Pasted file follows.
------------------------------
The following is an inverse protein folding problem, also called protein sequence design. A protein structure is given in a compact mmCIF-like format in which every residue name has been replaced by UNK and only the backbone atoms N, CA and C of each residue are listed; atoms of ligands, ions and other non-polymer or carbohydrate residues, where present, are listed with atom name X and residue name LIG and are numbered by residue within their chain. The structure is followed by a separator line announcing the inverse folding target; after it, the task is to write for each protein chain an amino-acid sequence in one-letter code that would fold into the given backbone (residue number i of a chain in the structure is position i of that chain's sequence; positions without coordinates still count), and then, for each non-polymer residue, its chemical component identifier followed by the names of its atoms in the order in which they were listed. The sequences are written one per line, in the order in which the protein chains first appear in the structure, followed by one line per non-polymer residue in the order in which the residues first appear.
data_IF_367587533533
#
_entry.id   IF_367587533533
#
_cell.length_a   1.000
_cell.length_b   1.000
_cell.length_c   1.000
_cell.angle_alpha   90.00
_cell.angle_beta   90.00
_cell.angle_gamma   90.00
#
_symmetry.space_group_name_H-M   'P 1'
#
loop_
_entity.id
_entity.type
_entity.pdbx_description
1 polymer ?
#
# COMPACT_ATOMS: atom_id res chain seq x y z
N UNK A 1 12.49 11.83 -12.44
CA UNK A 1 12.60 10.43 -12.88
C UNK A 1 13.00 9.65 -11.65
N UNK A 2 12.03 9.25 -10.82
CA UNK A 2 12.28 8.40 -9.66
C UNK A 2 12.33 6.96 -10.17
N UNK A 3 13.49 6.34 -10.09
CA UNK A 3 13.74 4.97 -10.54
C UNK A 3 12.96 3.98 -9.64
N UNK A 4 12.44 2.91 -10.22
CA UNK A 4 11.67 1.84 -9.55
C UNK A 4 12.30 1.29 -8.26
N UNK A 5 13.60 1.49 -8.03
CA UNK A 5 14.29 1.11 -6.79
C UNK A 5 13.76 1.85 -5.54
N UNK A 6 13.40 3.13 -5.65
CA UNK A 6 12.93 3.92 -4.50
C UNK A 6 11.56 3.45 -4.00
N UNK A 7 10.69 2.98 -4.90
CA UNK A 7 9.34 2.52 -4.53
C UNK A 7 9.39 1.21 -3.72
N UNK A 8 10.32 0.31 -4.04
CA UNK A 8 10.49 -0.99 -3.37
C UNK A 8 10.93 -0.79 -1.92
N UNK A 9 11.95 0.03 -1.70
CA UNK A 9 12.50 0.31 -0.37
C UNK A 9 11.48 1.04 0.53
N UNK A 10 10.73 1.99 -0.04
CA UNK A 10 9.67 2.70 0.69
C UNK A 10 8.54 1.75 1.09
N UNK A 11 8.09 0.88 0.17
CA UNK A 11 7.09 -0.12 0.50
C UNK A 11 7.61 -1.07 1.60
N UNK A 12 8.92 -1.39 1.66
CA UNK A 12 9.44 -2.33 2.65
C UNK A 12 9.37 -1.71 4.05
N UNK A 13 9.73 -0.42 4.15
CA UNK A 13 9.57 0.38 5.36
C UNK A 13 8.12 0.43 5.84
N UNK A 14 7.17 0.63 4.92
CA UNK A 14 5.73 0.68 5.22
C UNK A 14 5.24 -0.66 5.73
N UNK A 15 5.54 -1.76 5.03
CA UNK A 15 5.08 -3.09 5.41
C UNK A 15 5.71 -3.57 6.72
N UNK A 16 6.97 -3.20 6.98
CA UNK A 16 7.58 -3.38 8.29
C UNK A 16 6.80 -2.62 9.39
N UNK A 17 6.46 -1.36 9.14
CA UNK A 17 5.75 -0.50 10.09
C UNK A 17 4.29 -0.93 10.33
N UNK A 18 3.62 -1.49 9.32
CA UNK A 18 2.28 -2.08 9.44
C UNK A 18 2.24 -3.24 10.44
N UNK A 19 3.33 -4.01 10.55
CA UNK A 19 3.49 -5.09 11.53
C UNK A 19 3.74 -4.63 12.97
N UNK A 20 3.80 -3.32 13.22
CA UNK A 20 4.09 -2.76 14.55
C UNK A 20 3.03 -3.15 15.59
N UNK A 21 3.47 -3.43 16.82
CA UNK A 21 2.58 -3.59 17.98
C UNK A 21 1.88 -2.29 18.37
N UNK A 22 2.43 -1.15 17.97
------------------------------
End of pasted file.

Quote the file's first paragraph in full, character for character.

The following is an inverse protein folding problem, also called protein sequence design. A protein structure is given in a compact mmCIF-like format in which every residue name has been replaced by UNK and only the backbone atoms N, CA and C of each residue are listed; atoms of ligands, ions and other non-polymer or carbohydrate residues, where present, are listed with atom name X and residue name LIG and are numbered by residue within their chain. The structure is followed by a separator line announcing the inverse folding target; after it, the task is to write for each protein chain an amino-acid sequence in one-letter code that would fold into the given backbone (residue number i of a chain in the structure is position i of that chain's sequence; positions without coordinates still count), and then, for each non-polymer residue, its chemical component identifier followed by the names of its atoms in the order in which they were listed. The sequences are written one per line, in the order in which the protein chains first appear in the structure, followed by one line per non-polymer residue in the order in which the residues first appear.